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The Orbex booster, which will be printed in large part by the largest industrial 3D printer in Europe.

Orbex commissions largest industrial 3D printer in Europe with rocket elements »3dpbm

Orbex, a Scottish space exploration company, hired AMCM to build the largest industrial 3D printer in Europe. With this new printer, the aerospace company can quickly print complex rocket engines in-house. With the bespoke large volume 3D printer, Orbex can print more than 35 large rocket engines and main stage turbo pump systems annually as the company expands its production capabilities for launches.

The multi-million pound contract was signed with AMCM after a number of successful attempts at large-scale printing of missile parts. AMCM will deliver a complete printing suite with post-processing machines and image processing systems that enable automatic image-based inspection of printed components. In order to do justice to the new machines, Orbex is expanding its factory area by a further 1,000 m².

Orbex is one of the most interesting startups using AM for space applications. The company worked with SLM Solutions systems. The AMCM machines, which are modified versions of EOS’s largest M400 systems, can now print even larger parts (while SLM fully introduces the new NXG platform). The purchase of Orbex is made possible because it recently secured $ 24 million in a financing round led by BGF, the UK’s most active investment company, and Octopus Ventures, one of Europe’s largest venture capitalists. The additional funding brings significant new investments in high technology employment opportunities and large manufacturing facilities to the Scottish Highlands.

The new 3D printing system prints rocket parts using a special mix of metals, including titanium and aluminum, to create a lightweight system that can withstand the temperatures and pressures of space travel. Orbex prints components like rocket engines in one piece, eliminating the weaknesses that can be caused by joining and welding.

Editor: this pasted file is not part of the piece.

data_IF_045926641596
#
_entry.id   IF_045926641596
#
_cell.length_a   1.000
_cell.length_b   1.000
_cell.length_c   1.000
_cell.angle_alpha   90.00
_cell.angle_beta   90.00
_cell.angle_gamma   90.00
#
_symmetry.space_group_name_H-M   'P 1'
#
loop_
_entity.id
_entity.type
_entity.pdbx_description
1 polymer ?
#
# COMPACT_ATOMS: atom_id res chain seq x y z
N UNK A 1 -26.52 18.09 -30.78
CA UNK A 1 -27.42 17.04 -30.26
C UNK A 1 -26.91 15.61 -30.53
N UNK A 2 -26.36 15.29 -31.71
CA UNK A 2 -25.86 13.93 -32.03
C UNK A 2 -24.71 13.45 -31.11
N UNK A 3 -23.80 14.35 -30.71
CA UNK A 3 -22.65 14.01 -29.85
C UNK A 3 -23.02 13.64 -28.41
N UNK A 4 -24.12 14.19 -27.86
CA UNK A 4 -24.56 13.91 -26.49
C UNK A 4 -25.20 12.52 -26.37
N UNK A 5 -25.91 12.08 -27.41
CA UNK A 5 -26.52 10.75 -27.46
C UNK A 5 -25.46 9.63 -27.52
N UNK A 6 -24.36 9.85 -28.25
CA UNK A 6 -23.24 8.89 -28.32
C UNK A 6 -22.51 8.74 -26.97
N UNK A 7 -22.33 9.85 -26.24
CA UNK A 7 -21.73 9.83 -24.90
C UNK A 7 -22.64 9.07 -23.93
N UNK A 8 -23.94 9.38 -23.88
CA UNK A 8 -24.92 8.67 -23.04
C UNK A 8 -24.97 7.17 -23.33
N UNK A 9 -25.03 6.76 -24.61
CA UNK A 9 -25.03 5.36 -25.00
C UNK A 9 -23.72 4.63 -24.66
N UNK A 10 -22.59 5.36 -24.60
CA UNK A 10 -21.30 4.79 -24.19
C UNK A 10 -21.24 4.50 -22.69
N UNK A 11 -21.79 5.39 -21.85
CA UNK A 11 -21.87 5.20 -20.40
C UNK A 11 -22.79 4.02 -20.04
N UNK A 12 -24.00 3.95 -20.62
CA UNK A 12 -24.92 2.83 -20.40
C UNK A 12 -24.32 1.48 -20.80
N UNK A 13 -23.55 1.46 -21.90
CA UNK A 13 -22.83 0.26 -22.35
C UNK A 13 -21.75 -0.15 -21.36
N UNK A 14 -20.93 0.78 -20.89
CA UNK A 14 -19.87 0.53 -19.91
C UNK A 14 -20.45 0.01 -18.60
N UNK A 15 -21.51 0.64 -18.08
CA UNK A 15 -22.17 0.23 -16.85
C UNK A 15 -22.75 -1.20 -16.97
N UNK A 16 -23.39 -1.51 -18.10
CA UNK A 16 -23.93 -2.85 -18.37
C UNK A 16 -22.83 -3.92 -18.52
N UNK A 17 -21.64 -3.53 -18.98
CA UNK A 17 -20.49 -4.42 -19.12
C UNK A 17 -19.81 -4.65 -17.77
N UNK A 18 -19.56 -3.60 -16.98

The 3D-printed rocket components will be key parts of the Orbex launcher, a 19-meter-long “micro launcher” rocket designed to propel small satellites into polar orbits around the earth. In August 2020, Orbex granted planning permission for the Space Hub Sutherland home port on the A’Mhoine peninsula in Sutherland. The A’Mhoine site is currently the only UK spaceport to have received a building permit. Construction is expected to start in 2021 and the first orbital launch is expected in 2022.

A 3D rendering of OrbexA 3D rendering of the Orbex launch site.

Unique to a commercial rocket, Prime runs on bio-propane, a clean-burning, renewable fuel that reduces CO2 emissions by 90% compared to kerosene-based fuels. The Prime missile was designed to be reusable through the integration of a novel recovery and reusability system. The rocket was also designed not to leave debris in orbit around the earth.

“Although our rocket engines and other critical systems are pretty mature after years of testing, a large in-house 3D printing system like this one gives us far greater speed and flexibility as we ramp up production,” said Chris Larmour, CEO of Orbex. “This means that we can continue to iterate and increase performance. In the longer term, as we prepare for multiple product launches per year, we will have better control over our costs and our supply chain. After extensive trials, the results of AMCM were very successful and we are confident that we have made the right choice of partner. “

“Investing in a large 3D printing system like this says a lot about Orbex’s ambitions in the European space sector,” said Martin Bullemer, AMCM’s Managing Director. “To be a leader in the European market, they need the product reliability and speed that such a large-scale 3D printing system can offer them. And while this is an important purchase, it will allow Orbex significant cost control in the years to come. “